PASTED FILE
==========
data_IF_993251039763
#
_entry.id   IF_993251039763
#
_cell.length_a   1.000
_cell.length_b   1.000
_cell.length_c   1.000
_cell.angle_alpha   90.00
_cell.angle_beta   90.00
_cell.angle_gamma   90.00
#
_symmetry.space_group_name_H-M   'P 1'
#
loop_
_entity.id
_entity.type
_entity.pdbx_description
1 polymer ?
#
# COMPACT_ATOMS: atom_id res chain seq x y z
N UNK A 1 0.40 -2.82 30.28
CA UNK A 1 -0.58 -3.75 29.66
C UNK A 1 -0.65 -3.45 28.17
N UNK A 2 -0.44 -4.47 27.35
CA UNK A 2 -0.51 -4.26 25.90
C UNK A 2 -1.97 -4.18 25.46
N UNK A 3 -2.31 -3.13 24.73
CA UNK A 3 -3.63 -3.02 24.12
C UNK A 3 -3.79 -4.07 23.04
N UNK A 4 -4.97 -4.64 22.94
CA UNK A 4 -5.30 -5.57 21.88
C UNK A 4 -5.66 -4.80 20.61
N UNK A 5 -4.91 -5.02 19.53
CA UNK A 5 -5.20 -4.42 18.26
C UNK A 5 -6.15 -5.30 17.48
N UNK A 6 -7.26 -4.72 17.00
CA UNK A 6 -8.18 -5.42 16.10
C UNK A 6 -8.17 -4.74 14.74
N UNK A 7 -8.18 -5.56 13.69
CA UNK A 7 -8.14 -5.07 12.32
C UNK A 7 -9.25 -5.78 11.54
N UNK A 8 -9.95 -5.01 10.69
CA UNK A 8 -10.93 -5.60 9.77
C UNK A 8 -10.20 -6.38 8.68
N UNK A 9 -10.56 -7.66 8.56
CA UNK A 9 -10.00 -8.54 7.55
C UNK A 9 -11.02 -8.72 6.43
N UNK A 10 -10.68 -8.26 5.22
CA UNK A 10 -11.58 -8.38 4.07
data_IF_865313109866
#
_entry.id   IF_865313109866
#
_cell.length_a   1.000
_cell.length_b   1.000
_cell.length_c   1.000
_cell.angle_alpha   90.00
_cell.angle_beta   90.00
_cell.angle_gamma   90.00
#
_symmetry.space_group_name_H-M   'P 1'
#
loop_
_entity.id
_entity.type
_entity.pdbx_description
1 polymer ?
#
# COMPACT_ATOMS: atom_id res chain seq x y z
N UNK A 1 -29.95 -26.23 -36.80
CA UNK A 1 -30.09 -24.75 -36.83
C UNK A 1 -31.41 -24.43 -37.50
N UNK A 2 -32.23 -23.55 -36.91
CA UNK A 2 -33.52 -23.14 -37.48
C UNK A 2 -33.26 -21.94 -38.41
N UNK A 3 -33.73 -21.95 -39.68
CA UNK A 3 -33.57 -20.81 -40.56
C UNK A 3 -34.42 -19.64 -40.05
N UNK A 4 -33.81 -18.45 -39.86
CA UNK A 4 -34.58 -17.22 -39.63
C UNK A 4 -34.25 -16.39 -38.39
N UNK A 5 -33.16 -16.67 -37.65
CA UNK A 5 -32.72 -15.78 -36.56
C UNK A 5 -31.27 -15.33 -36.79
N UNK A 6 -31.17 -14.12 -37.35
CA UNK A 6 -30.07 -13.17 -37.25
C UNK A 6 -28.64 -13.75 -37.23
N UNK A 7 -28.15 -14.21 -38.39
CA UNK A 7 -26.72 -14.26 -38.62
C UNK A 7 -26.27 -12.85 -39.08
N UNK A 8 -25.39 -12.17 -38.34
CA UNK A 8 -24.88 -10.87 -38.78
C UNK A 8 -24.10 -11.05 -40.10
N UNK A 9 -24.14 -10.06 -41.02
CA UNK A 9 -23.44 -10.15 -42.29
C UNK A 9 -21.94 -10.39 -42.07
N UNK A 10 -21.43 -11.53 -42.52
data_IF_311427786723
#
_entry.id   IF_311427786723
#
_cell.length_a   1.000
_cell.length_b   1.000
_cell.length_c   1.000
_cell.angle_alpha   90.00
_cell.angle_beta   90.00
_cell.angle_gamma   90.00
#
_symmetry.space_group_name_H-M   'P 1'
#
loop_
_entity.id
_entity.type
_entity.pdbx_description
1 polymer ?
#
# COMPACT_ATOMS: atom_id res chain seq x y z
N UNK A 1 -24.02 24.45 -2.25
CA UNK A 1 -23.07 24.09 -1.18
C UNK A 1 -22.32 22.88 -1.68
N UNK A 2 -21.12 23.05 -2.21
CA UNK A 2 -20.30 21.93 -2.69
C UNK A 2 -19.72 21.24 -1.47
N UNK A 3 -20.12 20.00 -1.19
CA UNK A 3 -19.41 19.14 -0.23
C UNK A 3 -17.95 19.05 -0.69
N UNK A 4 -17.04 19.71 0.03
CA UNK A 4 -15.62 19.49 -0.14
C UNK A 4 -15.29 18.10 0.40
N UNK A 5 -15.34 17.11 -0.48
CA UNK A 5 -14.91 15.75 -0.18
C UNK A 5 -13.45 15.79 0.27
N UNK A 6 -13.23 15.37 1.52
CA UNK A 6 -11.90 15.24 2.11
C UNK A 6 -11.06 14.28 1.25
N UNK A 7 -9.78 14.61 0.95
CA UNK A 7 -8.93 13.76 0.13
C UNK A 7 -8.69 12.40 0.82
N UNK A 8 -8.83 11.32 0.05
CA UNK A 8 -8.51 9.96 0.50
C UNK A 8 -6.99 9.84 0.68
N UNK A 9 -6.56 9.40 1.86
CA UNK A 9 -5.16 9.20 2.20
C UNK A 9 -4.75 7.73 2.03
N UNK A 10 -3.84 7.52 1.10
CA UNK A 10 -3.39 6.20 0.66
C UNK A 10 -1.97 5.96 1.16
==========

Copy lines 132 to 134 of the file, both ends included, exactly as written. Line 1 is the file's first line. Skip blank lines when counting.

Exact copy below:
C UNK A 5 -13.45 15.79 0.27
N UNK A 6 -13.23 15.37 1.52
CA UNK A 6 -11.90 15.24 2.11